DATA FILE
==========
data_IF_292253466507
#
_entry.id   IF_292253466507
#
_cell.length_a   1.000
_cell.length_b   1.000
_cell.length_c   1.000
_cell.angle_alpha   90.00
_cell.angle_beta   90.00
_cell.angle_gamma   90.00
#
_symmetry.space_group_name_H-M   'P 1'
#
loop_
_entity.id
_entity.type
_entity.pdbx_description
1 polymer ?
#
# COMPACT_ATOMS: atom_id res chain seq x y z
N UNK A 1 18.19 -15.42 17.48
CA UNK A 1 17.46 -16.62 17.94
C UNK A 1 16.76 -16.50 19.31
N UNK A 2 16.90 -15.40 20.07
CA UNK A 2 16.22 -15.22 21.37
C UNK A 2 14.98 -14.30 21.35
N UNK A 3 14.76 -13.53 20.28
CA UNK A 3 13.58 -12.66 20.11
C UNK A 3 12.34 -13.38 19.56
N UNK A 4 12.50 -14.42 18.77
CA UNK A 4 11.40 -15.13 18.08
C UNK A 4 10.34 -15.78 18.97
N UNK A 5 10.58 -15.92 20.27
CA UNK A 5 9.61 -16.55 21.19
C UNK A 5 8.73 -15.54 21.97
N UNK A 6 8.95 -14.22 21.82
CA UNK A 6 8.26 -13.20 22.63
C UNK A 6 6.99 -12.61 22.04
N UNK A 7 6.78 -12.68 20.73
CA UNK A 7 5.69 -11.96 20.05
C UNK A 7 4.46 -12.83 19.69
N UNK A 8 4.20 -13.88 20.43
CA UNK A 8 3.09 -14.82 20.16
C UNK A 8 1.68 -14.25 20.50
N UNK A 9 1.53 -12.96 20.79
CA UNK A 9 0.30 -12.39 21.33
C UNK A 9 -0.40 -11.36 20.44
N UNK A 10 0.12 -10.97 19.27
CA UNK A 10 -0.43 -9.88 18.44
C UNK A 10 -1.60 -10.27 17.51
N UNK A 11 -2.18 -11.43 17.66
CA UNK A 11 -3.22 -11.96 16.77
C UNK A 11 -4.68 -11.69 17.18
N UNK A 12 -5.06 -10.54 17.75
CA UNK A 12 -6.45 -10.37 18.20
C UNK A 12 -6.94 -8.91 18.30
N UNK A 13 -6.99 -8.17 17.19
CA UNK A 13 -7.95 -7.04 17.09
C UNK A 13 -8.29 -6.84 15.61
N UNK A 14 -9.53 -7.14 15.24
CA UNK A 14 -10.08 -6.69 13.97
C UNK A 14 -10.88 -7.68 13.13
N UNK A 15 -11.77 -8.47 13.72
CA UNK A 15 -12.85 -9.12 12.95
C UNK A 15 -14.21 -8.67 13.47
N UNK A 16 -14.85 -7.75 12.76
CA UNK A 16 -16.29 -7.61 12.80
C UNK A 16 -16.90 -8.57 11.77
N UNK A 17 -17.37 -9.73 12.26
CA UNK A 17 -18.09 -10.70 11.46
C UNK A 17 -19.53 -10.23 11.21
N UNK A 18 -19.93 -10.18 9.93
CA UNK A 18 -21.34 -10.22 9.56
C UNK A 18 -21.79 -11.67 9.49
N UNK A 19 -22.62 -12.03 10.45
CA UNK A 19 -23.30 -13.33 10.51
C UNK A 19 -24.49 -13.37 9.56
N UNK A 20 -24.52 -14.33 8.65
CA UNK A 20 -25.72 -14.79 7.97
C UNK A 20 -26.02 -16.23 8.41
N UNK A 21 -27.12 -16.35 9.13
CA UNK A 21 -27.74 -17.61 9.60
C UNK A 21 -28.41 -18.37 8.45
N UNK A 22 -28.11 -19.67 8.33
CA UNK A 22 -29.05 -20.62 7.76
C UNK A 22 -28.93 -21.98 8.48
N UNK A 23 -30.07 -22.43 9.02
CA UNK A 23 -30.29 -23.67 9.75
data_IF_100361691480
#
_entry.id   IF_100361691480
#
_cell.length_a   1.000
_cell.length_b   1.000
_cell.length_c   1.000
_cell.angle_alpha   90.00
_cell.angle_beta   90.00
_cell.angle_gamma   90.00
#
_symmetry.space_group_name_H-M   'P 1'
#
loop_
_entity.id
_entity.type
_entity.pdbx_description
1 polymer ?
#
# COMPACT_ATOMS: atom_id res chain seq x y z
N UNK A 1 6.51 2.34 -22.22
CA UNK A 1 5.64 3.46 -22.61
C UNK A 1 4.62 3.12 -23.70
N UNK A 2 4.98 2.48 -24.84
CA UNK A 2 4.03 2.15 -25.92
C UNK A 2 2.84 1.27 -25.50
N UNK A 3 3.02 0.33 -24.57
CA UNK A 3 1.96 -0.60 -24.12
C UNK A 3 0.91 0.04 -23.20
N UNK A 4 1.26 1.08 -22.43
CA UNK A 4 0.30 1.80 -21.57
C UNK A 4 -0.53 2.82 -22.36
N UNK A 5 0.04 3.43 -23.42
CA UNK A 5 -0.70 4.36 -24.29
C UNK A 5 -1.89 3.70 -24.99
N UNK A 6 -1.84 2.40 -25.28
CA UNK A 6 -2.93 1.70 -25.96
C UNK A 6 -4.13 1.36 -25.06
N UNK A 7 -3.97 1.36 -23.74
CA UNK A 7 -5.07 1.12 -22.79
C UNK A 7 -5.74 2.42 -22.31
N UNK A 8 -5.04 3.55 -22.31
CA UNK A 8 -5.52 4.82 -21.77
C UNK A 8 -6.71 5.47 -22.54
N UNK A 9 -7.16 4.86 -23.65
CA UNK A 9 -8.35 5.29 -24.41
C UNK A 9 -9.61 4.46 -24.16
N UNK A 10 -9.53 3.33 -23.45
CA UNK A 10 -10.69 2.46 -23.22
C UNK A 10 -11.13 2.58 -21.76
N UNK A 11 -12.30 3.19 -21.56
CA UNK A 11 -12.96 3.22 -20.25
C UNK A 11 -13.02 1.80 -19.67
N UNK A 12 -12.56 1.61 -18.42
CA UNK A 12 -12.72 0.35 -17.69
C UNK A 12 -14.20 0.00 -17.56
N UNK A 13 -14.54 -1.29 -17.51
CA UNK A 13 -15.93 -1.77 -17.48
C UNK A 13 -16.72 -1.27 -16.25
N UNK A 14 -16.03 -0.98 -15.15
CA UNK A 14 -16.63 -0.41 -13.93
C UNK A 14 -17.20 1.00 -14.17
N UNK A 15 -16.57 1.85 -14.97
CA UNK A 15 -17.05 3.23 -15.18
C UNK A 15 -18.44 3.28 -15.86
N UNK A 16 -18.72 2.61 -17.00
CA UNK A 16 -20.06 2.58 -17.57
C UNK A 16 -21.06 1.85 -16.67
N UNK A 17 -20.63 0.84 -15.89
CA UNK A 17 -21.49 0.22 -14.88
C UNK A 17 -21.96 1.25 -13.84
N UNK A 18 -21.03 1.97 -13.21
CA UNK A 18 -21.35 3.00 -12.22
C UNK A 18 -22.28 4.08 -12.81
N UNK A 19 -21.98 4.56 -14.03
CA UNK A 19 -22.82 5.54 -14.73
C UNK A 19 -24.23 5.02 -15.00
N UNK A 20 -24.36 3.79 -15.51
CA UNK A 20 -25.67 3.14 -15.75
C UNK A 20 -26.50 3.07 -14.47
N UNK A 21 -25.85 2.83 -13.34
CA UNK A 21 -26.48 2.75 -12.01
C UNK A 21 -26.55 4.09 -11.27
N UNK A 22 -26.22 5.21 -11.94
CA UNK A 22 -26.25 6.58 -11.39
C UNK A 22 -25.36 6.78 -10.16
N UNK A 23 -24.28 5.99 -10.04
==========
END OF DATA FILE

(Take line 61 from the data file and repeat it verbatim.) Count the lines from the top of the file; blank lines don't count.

CA UNK A 14 -10.08 -6.69 13.97